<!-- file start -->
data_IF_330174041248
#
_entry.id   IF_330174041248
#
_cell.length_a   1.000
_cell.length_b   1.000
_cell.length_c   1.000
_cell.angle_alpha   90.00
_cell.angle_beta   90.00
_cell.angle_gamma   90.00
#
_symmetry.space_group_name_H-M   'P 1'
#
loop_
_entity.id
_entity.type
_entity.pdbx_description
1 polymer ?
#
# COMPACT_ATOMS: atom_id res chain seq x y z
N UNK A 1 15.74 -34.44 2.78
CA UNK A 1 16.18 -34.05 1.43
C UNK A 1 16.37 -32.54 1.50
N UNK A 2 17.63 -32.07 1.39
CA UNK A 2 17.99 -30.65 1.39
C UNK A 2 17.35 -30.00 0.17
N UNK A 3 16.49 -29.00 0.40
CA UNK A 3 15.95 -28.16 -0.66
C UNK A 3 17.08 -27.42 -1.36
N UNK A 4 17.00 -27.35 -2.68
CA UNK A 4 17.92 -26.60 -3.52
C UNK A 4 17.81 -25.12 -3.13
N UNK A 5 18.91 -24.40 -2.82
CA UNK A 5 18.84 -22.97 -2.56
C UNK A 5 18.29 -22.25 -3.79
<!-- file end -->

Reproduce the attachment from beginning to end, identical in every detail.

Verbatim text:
data_IF_330174041248
#
_entry.id   IF_330174041248
#
_cell.length_a   1.000
_cell.length_b   1.000
_cell.length_c   1.000
_cell.angle_alpha   90.00
_cell.angle_beta   90.00
_cell.angle_gamma   90.00
#
_symmetry.space_group_name_H-M   'P 1'
#
loop_
_entity.id
_entity.type
_entity.pdbx_description
1 polymer ?
#
# COMPACT_ATOMS: atom_id res chain seq x y z
N UNK A 1 15.74 -34.44 2.78
CA UNK A 1 16.18 -34.05 1.43
C UNK A 1 16.37 -32.54 1.50
N UNK A 2 17.63 -32.07 1.39
CA UNK A 2 17.99 -30.65 1.39
C UNK A 2 17.35 -30.00 0.17
N UNK A 3 16.49 -29.00 0.40
CA UNK A 3 15.95 -28.16 -0.66
C UNK A 3 17.08 -27.42 -1.36
N UNK A 4 17.00 -27.35 -2.68
CA UNK A 4 17.92 -26.60 -3.52
C UNK A 4 17.81 -25.12 -3.13
N UNK A 5 18.91 -24.40 -2.82
CA UNK A 5 18.84 -22.97 -2.56
C UNK A 5 18.29 -22.25 -3.79